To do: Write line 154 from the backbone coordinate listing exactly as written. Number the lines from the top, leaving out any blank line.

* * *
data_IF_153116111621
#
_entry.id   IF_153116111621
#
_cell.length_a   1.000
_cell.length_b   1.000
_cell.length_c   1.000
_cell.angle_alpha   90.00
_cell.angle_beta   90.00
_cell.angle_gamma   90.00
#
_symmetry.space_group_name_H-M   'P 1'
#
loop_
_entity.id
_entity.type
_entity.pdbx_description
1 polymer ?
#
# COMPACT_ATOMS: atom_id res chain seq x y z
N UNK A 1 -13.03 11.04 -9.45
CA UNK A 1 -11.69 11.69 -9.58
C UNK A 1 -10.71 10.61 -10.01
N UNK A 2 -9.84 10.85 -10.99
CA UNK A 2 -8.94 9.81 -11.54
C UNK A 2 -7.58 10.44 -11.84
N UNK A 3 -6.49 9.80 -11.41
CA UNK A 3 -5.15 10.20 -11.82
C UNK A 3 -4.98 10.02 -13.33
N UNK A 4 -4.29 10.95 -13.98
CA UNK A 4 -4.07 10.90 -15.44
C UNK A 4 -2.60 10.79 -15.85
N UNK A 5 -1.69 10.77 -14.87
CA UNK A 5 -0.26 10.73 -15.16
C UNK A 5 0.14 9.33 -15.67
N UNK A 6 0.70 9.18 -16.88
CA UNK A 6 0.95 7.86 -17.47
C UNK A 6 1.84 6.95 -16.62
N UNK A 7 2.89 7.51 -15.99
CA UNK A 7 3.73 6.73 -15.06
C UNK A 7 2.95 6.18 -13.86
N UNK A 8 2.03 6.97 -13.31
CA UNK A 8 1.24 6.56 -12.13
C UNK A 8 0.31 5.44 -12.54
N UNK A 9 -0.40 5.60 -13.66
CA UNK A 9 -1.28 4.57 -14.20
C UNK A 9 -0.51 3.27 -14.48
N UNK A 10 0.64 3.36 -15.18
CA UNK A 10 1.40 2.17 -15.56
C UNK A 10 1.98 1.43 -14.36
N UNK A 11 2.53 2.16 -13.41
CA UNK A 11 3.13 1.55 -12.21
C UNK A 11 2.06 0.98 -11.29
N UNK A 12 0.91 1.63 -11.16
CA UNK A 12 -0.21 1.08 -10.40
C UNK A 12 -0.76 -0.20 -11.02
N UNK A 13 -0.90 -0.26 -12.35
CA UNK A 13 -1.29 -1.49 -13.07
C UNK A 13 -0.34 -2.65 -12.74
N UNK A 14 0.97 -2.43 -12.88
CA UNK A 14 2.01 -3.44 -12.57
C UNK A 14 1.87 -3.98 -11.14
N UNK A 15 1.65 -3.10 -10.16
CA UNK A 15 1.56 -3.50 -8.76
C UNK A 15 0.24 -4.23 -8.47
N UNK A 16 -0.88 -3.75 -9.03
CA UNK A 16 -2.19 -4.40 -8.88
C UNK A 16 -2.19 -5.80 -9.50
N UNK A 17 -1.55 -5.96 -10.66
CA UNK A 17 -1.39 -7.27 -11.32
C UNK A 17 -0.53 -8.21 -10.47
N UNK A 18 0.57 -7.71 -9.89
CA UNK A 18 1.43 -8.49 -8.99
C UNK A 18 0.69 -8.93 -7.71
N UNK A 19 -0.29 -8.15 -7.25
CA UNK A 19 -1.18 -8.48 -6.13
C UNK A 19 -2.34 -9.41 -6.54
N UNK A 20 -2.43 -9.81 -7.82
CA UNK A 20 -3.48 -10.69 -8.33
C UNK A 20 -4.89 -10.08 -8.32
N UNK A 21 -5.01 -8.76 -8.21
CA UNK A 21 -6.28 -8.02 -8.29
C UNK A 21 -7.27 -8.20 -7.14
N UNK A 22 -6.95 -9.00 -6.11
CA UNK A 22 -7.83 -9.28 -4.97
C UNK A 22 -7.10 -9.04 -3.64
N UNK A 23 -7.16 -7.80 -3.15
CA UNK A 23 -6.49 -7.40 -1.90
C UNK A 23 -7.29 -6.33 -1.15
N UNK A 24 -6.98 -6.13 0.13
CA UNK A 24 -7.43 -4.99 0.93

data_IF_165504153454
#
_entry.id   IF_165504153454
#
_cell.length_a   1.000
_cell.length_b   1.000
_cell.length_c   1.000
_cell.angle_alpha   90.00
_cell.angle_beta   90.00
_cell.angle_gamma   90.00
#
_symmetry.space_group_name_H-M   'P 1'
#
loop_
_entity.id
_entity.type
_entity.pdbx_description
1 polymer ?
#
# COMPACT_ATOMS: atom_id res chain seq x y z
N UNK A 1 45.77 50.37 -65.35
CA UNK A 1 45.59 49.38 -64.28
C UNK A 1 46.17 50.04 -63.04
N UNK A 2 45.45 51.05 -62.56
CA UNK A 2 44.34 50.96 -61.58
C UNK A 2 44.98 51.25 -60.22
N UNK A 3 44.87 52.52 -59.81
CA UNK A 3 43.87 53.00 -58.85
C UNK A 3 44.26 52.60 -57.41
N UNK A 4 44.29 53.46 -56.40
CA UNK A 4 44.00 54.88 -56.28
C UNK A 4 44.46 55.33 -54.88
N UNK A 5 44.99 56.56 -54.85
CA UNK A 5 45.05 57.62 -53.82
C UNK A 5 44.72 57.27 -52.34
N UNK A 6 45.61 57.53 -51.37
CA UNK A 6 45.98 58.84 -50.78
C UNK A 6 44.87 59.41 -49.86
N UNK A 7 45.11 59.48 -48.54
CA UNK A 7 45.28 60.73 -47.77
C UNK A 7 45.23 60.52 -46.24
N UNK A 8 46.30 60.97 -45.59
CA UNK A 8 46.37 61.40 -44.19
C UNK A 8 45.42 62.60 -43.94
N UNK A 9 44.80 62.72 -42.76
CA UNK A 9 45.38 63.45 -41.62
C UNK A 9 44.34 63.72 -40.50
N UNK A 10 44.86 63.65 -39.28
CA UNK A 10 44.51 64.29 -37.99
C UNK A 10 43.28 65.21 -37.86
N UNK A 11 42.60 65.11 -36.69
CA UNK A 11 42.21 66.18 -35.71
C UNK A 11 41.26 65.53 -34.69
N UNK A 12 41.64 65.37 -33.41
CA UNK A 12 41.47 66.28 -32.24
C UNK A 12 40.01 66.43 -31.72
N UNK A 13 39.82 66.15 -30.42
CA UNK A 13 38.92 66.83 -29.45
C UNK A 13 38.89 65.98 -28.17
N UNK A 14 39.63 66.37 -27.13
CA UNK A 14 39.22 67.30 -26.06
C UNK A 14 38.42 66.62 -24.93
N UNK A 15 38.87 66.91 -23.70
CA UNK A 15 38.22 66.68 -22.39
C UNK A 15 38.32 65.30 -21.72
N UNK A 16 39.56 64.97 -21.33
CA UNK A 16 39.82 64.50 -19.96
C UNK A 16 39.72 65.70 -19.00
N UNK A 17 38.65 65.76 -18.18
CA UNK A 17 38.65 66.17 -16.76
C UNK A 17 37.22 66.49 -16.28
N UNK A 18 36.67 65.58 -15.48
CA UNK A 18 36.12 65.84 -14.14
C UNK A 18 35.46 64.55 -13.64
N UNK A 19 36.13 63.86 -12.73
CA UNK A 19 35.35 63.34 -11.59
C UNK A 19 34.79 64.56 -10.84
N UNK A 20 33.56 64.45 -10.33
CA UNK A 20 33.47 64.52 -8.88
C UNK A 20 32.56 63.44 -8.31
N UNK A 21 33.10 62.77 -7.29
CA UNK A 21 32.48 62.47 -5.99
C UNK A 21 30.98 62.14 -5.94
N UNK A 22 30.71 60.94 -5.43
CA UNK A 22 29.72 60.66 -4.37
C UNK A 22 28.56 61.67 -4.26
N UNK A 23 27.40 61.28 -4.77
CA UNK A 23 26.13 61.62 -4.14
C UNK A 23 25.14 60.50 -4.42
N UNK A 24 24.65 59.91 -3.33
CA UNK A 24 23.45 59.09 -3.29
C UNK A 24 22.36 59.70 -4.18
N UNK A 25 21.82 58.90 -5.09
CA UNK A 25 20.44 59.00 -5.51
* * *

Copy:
N UNK A 15 38.87 66.91 -23.70